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Sewing Patterns for Children

Single Fold Hem

How to sew a single fold hem

A single fold hem is a useful sewing technique to learn.  Follow the instructions below to master it for yourself. 

How to protect the raw edge of fabric with a zig zag stitch

Zig zag stitch or overlock stitch along the bottom of your fabric. We’ve used an overlock stitch for this example.  You need to stitch right along the very edge of your fabric to stop it fraying.

Sewing a folded 1 inch hem

Turn up your hem and press – this example shows  a 1 inch hem.  Pressing will make the fabric sit in place for when you stitch it, making your hem more accurate.

Pinning a hem into place

Pin in place before stitching down. You can then either do a hand stitch (almost invisible) or a machine stitch (slightly visible but faster) finish.  

Hand Stitching a single fold hem

How to hand sew a single fold hem

Work from the back of the fabric. To start, put your knot between the hem and the fabric then pull your needle out towards you.  Insert the needle at right angles to the hem, picking up a few threads at the front of the fabric, just under the hemstitching and bring the needle out towards you through the overlock/zigzag stitch that you just did.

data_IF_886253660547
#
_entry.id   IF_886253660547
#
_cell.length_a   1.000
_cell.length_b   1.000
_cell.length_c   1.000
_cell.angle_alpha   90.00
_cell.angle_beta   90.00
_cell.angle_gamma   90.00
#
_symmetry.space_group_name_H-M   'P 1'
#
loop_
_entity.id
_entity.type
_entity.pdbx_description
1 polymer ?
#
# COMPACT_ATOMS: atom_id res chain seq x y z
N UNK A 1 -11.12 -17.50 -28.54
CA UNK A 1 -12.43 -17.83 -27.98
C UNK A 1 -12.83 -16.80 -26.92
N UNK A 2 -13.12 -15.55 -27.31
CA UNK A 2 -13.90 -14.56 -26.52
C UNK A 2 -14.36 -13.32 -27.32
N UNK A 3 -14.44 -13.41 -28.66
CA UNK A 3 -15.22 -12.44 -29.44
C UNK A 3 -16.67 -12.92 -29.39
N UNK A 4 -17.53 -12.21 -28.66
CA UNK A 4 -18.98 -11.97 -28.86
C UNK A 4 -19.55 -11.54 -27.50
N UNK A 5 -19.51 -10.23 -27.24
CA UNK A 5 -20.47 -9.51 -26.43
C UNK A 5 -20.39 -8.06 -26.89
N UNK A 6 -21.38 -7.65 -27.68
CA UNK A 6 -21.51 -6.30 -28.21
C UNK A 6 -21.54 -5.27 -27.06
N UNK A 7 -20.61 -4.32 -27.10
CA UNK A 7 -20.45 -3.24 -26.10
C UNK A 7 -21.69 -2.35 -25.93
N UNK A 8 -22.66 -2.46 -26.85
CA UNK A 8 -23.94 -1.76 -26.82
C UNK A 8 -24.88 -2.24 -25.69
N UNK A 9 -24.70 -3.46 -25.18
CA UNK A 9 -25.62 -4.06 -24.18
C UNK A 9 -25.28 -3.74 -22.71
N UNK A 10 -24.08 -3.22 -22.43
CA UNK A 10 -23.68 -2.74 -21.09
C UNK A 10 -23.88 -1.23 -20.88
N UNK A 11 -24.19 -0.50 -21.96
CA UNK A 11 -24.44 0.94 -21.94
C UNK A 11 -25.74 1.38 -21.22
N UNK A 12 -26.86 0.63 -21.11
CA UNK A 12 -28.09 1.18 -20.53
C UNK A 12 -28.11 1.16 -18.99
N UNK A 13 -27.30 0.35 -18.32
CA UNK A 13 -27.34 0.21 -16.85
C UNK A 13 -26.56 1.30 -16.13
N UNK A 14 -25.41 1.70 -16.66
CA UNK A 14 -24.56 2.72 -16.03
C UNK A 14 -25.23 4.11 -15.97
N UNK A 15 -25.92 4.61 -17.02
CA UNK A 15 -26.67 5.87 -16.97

Beginner's sewing techniques - hemming

As you can see from the photo there are only a few very small stitches showing on the right side of the fabric.  If your thread was the same colour as the fabric they would be barely visible.  We used a contrasting thread so you can easily see the stitches – the blue thread is the hand stitching. When you do it you would use a matching thread so that it blends in and isn’t visible. 

To finish off at the end take a couple of stitches through just the hem allowance to secure your thread. The trick is to get regular stitches so it looks neat from the front.  Practice will help.

Machine stitching a single fold hem

How to machine sew a single fold hem
Machine stitched hem from the back
How hem a garment
Machine Sewn single fold hem shown from the front

Sew a straight stitch through the middle of the overlocking/zig zag stitch or just below.  You don’t want to get too close to the edge as it’s still quite a fragile edge.  Machine stitching is faster and ideal if you don’t mind slightly visible stitches on the right side.  Again if you match the thread as closely as possible to the fabric it will not be too visible. However if you want a completely invisible finish hand stitching is the best option.


Uses

This hem is more useful for thicker/heavier fabrics where you don’t want a double layer like you would get with a double turn hem,  for example sweatshirt material, coats, wool trousers, formal trousers etc. 

 

The fabric used in this tutorial is Baby Geo from the Foxfield collection by Tula Pink, the thread is Coats Duet.

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